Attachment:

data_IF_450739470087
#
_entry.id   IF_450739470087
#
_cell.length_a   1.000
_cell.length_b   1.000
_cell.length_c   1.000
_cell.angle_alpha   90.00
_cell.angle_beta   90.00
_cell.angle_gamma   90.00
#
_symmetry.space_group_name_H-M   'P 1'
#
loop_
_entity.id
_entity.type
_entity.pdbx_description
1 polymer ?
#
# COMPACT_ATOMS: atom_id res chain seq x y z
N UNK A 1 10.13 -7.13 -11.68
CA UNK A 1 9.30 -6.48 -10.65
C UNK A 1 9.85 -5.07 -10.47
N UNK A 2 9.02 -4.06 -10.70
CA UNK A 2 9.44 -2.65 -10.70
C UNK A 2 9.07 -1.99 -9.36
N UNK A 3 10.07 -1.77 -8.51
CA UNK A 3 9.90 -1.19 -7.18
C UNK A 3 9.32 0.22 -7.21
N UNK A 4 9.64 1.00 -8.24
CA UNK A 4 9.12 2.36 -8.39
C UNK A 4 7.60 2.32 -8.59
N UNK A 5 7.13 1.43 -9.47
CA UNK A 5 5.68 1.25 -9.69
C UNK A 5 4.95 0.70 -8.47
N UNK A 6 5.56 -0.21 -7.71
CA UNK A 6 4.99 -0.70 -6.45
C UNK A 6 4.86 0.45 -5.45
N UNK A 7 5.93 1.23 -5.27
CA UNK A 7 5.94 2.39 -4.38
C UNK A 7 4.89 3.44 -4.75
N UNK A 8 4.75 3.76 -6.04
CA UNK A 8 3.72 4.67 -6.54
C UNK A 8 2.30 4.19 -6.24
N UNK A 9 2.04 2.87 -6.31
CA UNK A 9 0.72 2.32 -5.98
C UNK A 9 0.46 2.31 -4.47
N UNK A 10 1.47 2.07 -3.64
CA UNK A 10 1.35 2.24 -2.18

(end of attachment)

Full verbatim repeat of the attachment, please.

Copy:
data_IF_450739470087
#
_entry.id   IF_450739470087
#
_cell.length_a   1.000
_cell.length_b   1.000
_cell.length_c   1.000
_cell.angle_alpha   90.00
_cell.angle_beta   90.00
_cell.angle_gamma   90.00
#
_symmetry.space_group_name_H-M   'P 1'
#
loop_
_entity.id
_entity.type
_entity.pdbx_description
1 polymer ?
#
# COMPACT_ATOMS: atom_id res chain seq x y z
N UNK A 1 10.13 -7.13 -11.68
CA UNK A 1 9.30 -6.48 -10.65
C UNK A 1 9.85 -5.07 -10.47
N UNK A 2 9.02 -4.06 -10.70
CA UNK A 2 9.44 -2.65 -10.70
C UNK A 2 9.07 -1.99 -9.36
N UNK A 3 10.07 -1.77 -8.51
CA UNK A 3 9.90 -1.19 -7.18
C UNK A 3 9.32 0.22 -7.21
N UNK A 4 9.64 1.00 -8.24
CA UNK A 4 9.12 2.36 -8.39
C UNK A 4 7.60 2.32 -8.59
N UNK A 5 7.13 1.43 -9.47
CA UNK A 5 5.68 1.25 -9.69
C UNK A 5 4.95 0.70 -8.47
N UNK A 6 5.56 -0.21 -7.71
CA UNK A 6 4.99 -0.70 -6.45
C UNK A 6 4.86 0.45 -5.45
N UNK A 7 5.93 1.23 -5.27
CA UNK A 7 5.94 2.39 -4.38
C UNK A 7 4.89 3.44 -4.75
N UNK A 8 4.75 3.76 -6.04
CA UNK A 8 3.72 4.67 -6.54
C UNK A 8 2.30 4.19 -6.24
N UNK A 9 2.04 2.87 -6.31
CA UNK A 9 0.72 2.32 -5.98
C UNK A 9 0.46 2.31 -4.47
N UNK A 10 1.47 2.07 -3.64
CA UNK A 10 1.35 2.24 -2.18